The Tongrecani seniores

This page created 26 April 2014, and last modified: 3 November 2014 (Ammianus section expanded)


The Tongrecani seniores is fourth of the legiones palatinae listed in the Magister Peditum's infantry roster; it is assigned to his Italian command. Its shield pattern as shown in various manuscripts, under the simple label "Tongrecani", is as below:

Shield patterns

Disclaimer: remember, I'm not an expert in the field of Notitia studies, so take my comments with a grain of salt...

The shield pattern is relatively simple, and shows, a green rim (except for the first Munich manuscript (M), which lacks this) bordering an interior yellow rim, then a red main ground with a yellow inner rim, a blue boss(white in B), and between the inner yellow rim and the boss, either white (O, W), maroon (P), or red (M, B). It is thus very similar to the previous unit in the Magister Peditum's list: the Divitenses seniores, as can be seen by comparing their patterns as below, in this case using those from the Parisian manuscript (P):

Shield patterns

The only difference between them is the lack of the green rim with the Divitenses seniores. Their adjacent positions in the list, and their similar shield patterns, imply these two units are a brigaded matched pair, and this is reinforced by Ammianus; in section 27.1.2 he mentions "the" Divitenses and the Tungrecani as being together in Gaul; more interestingly, he also mentions (26.6.12) the Divitenses Tungricanosque Iuniores - i.e. the "Divitenses and Tungrecani iuniores" as a contemporaneous unit pair in the east - incidentally the first time iuniores units are mentioned in his work; at 26.7.14 he calls this Divitenses iuniores unit the plain "Divitenses", showing that other mentions of iuniores names (or seniores for that matter) may well have been omitted by him in his work.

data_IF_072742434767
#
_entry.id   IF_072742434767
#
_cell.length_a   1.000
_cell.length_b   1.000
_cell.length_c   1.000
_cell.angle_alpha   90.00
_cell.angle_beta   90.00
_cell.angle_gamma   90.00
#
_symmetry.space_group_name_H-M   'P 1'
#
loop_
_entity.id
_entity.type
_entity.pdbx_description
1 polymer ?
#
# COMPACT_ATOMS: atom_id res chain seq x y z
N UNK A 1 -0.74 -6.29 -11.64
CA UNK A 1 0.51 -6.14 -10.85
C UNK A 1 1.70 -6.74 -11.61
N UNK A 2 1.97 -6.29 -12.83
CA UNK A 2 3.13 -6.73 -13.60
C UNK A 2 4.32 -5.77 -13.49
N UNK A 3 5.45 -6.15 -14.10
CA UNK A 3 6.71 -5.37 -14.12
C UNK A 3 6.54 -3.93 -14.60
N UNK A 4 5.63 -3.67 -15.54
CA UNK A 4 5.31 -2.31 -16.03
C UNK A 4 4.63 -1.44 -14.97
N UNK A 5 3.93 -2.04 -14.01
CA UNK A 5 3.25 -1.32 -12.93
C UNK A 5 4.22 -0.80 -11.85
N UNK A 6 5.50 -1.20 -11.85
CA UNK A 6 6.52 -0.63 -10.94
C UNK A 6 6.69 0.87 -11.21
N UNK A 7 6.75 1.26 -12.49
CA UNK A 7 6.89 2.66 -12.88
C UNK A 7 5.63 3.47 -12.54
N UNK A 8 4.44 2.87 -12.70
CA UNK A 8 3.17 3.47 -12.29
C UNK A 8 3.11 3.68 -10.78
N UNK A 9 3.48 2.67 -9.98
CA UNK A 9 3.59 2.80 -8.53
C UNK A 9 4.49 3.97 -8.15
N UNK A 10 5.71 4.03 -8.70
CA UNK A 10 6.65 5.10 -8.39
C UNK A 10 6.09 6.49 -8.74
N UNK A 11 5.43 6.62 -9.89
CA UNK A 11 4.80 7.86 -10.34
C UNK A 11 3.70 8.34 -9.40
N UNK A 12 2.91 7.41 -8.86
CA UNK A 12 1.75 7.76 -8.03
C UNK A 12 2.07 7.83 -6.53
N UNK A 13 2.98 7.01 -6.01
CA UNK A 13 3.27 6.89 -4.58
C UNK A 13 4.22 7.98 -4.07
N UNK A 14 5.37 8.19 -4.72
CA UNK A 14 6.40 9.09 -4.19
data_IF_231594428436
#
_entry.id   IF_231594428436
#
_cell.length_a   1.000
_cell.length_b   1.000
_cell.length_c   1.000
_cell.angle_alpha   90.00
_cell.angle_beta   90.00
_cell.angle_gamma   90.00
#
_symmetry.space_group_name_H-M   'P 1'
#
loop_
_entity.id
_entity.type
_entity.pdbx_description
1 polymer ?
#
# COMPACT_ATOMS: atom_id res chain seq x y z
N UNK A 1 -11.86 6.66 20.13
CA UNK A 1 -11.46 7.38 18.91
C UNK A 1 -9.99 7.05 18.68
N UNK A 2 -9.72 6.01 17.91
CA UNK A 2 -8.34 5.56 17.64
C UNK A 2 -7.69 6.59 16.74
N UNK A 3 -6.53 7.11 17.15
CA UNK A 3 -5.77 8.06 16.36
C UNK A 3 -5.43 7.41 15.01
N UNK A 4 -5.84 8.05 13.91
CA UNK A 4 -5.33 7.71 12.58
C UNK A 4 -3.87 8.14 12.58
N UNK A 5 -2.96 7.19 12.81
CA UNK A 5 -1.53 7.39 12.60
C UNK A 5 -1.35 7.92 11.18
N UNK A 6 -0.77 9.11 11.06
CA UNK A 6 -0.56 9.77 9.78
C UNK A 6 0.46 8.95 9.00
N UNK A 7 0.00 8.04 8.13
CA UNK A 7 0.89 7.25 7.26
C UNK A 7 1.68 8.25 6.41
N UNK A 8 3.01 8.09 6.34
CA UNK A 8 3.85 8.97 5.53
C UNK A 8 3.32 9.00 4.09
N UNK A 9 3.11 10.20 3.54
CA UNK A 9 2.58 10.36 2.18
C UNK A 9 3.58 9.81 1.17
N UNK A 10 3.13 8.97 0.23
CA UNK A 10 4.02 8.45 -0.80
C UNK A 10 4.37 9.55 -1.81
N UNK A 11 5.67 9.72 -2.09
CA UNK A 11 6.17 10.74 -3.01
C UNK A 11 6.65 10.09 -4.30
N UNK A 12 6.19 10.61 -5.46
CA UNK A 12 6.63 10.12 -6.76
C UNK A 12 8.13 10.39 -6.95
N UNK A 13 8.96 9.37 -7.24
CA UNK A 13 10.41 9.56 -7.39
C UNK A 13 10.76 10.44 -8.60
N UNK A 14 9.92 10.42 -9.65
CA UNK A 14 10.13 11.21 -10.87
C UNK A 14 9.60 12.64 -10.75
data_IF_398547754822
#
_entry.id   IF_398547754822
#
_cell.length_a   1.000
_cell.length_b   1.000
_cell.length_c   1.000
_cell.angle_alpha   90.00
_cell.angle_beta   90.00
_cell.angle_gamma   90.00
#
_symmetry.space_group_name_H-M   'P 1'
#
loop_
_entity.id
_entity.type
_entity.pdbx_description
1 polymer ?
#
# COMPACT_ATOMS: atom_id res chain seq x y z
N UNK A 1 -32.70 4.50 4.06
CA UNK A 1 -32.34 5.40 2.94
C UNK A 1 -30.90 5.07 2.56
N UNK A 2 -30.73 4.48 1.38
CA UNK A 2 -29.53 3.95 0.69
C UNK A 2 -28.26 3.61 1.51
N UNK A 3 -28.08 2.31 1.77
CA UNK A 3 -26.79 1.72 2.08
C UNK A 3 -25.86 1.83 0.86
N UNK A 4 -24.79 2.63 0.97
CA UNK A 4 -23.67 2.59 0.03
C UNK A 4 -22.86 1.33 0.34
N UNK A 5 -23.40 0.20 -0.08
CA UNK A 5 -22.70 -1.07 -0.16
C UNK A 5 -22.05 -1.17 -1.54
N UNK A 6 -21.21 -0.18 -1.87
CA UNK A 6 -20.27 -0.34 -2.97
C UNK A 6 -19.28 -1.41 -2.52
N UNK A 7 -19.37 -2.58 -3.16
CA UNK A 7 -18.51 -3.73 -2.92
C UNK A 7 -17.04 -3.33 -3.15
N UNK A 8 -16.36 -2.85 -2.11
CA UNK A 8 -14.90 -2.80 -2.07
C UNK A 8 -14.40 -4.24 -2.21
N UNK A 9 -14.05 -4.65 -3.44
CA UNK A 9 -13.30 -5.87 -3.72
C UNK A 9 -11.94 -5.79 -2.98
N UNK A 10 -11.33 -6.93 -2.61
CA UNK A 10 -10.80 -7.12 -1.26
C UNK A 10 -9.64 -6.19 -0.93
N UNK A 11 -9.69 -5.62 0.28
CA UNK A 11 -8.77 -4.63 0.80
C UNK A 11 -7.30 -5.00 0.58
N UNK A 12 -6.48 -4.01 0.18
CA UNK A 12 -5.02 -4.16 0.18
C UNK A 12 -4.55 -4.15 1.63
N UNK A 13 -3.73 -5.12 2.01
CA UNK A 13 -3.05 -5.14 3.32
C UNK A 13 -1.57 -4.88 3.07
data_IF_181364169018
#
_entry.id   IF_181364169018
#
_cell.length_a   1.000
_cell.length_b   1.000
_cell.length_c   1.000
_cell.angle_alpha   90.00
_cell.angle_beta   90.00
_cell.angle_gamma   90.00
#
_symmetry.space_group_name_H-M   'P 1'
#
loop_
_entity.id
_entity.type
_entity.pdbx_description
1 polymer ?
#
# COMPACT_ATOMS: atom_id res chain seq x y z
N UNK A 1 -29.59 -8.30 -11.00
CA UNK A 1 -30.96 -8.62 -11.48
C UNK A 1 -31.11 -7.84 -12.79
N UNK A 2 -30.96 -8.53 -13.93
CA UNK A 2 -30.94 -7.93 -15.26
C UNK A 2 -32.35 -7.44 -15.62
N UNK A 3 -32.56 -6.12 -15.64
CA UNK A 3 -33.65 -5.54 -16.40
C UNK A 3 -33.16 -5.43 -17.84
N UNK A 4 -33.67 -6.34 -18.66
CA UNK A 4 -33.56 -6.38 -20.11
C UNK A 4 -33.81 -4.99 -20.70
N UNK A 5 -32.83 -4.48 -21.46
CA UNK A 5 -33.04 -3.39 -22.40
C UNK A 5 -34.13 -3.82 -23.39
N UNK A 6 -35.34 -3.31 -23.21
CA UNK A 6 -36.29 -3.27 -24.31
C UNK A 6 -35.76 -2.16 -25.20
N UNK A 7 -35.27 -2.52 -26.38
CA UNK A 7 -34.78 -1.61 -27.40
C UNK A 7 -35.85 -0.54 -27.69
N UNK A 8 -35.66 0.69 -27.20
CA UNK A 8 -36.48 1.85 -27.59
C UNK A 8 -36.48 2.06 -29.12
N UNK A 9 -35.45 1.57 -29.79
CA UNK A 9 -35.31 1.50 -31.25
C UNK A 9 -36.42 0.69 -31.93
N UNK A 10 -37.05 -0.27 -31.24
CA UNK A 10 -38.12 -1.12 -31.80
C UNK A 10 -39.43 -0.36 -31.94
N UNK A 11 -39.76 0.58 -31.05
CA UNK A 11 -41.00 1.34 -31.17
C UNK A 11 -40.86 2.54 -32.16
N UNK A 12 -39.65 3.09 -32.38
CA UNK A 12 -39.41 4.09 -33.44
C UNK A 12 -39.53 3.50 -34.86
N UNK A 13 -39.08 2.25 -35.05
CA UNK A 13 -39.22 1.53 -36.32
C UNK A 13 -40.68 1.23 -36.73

Interestingly, no Tongrecani iuniores is mentioned in the Notitia. There is a unit of Tungri, under the Comes Illyricum, but it is a unit of auxilia palatina and thus almost certainly unrelated, at least in terms of being a derived unit; that its shield pattern is rather similar is very interesting however, as a comparison of the patterns shown below taken from the Paris manuscript show:

Shield patterns

See that unit's entry for further details. There is also a Primi Tungri under the Dux Britanniarum, but again, this is an auxilia unit, as is would seem to be the Tungricani under the Comes litoris Saxonici per Britanniam. It may well be that the Tungrecani iuniores was simply wiped out at some point in the 50-odd years between Ammianus' work being finished and the final revisions to the Notitia.

The name Tungri is tribal, relating to a people that lived in the Belgic region of Gaul, and whose name lives on in many modern names, most notably the city of Tongres/Tongeren. However, since the Divitenses, the paired unit of the Tongrecani, is named after a place, it may well be that Tongrecani refers not to the ancient people, but the more contemporary (at least at the time of the Notitia) district name - the Civitas Tungrorum, which was in the 4th century part of Germania Secunda.

The original Tongrecani likely were a detachment of some legion stationed with the region. From units mentioned in the Notitia, Jones identified the Geminiacenses, a legio comitatenses unit, as coming from Geminiacum; the Cotoriacenses, a legio comitatenses unit, as coming from Cotoriacum; and the Prima Flavia (Metis), a pseudocomitatenses unit, as coming from Metis; all from the Belgic area (there is a Dux Belgicae secundae in the Notitia, but he commands very few units, as most appear to have been drafted into the Magister Equitum's Gallic command). However, the Tongrecani almost certainly come from a legion or legionary detachment stationed in the area in the more distant past rather than the end of the 4th century. For one thing, they are an elite palatine legion, whereas a recently drafted garrison unit would have pseudocomitatenses status (or, at best, comitatenses, if it had been subsequently promoted). Further, they are brigaded with the Divitenses, which not only also has a name relating to north-eastern Gaul (Castrum Divitia; modern Deutz in Cologne), but from inscriptional evidence is known to have participated in Constantine I's campaign in Italy in 312; Constantine's capital was Augusta Treverorum (i.e. modern Trier), less than 200 km south of Castrum Divitia. Thus is appears both the Divitenses and the Tongrecani originated as detachments of legions of Constantine I at some point between 310 (when Castrum Divitia was established) and 312 (when Constantine invaded Italy).

Inscriptional evidence (CIL 13.5190, photo here) for the Tongrecani seniors comes from Laupersdorf in northern Switzerland in the form of a building block built by the TUNGREC[...]RUM SENIO[...]; i.e. the "Tongrec(anor)rum senior(rum)".


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